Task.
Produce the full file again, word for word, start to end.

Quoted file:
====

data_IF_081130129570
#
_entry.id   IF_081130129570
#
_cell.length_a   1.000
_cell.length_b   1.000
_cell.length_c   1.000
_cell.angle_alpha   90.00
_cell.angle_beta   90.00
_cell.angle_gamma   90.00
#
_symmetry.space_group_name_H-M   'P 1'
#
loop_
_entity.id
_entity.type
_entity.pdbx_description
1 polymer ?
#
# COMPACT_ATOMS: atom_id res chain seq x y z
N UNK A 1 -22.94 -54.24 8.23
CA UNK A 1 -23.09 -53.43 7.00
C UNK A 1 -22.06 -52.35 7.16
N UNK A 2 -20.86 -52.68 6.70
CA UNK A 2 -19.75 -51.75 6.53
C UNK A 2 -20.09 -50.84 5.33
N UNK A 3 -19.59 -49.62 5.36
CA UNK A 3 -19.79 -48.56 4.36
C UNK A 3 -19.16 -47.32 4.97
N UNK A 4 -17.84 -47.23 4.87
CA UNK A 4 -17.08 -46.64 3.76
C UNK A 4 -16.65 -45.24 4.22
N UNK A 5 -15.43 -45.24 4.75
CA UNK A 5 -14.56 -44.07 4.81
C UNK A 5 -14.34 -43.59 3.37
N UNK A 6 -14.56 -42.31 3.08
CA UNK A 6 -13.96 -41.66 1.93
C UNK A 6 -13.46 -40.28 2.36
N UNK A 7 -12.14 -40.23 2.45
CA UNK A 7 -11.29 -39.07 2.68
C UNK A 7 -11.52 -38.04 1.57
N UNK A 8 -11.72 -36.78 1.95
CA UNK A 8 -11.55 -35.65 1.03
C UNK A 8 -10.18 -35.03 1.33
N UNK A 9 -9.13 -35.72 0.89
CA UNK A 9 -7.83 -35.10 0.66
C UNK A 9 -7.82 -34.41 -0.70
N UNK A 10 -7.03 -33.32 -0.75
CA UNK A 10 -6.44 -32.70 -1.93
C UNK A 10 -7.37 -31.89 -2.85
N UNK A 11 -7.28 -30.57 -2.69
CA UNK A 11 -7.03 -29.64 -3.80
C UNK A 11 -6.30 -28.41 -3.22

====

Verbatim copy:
data_IF_081130129570
#
_entry.id   IF_081130129570
#
_cell.length_a   1.000
_cell.length_b   1.000
_cell.length_c   1.000
_cell.angle_alpha   90.00
_cell.angle_beta   90.00
_cell.angle_gamma   90.00
#
_symmetry.space_group_name_H-M   'P 1'
#
loop_
_entity.id
_entity.type
_entity.pdbx_description
1 polymer ?
#
# COMPACT_ATOMS: atom_id res chain seq x y z
N UNK A 1 -22.94 -54.24 8.23
CA UNK A 1 -23.09 -53.43 7.00
C UNK A 1 -22.06 -52.35 7.16
N UNK A 2 -20.86 -52.68 6.70
CA UNK A 2 -19.75 -51.75 6.53
C UNK A 2 -20.09 -50.84 5.33
N UNK A 3 -19.59 -49.62 5.36
CA UNK A 3 -19.79 -48.56 4.36
C UNK A 3 -19.16 -47.32 4.97
N UNK A 4 -17.84 -47.23 4.87
CA UNK A 4 -17.08 -46.64 3.76
C UNK A 4 -16.65 -45.24 4.22
N UNK A 5 -15.43 -45.24 4.75
CA UNK A 5 -14.56 -44.07 4.81
C UNK A 5 -14.34 -43.59 3.37
N UNK A 6 -14.56 -42.31 3.08
CA UNK A 6 -13.96 -41.66 1.93
C UNK A 6 -13.46 -40.28 2.36
N UNK A 7 -12.14 -40.23 2.45
CA UNK A 7 -11.29 -39.07 2.68
C UNK A 7 -11.52 -38.04 1.57
N UNK A 8 -11.72 -36.78 1.95
CA UNK A 8 -11.55 -35.65 1.03
C UNK A 8 -10.18 -35.03 1.33
N UNK A 9 -9.13 -35.72 0.89
CA UNK A 9 -7.83 -35.10 0.66
C UNK A 9 -7.82 -34.41 -0.70
N UNK A 10 -7.03 -33.32 -0.75
CA UNK A 10 -6.44 -32.70 -1.93
C UNK A 10 -7.37 -31.89 -2.85
N UNK A 11 -7.28 -30.57 -2.69
CA UNK A 11 -7.03 -29.64 -3.80
C UNK A 11 -6.30 -28.41 -3.22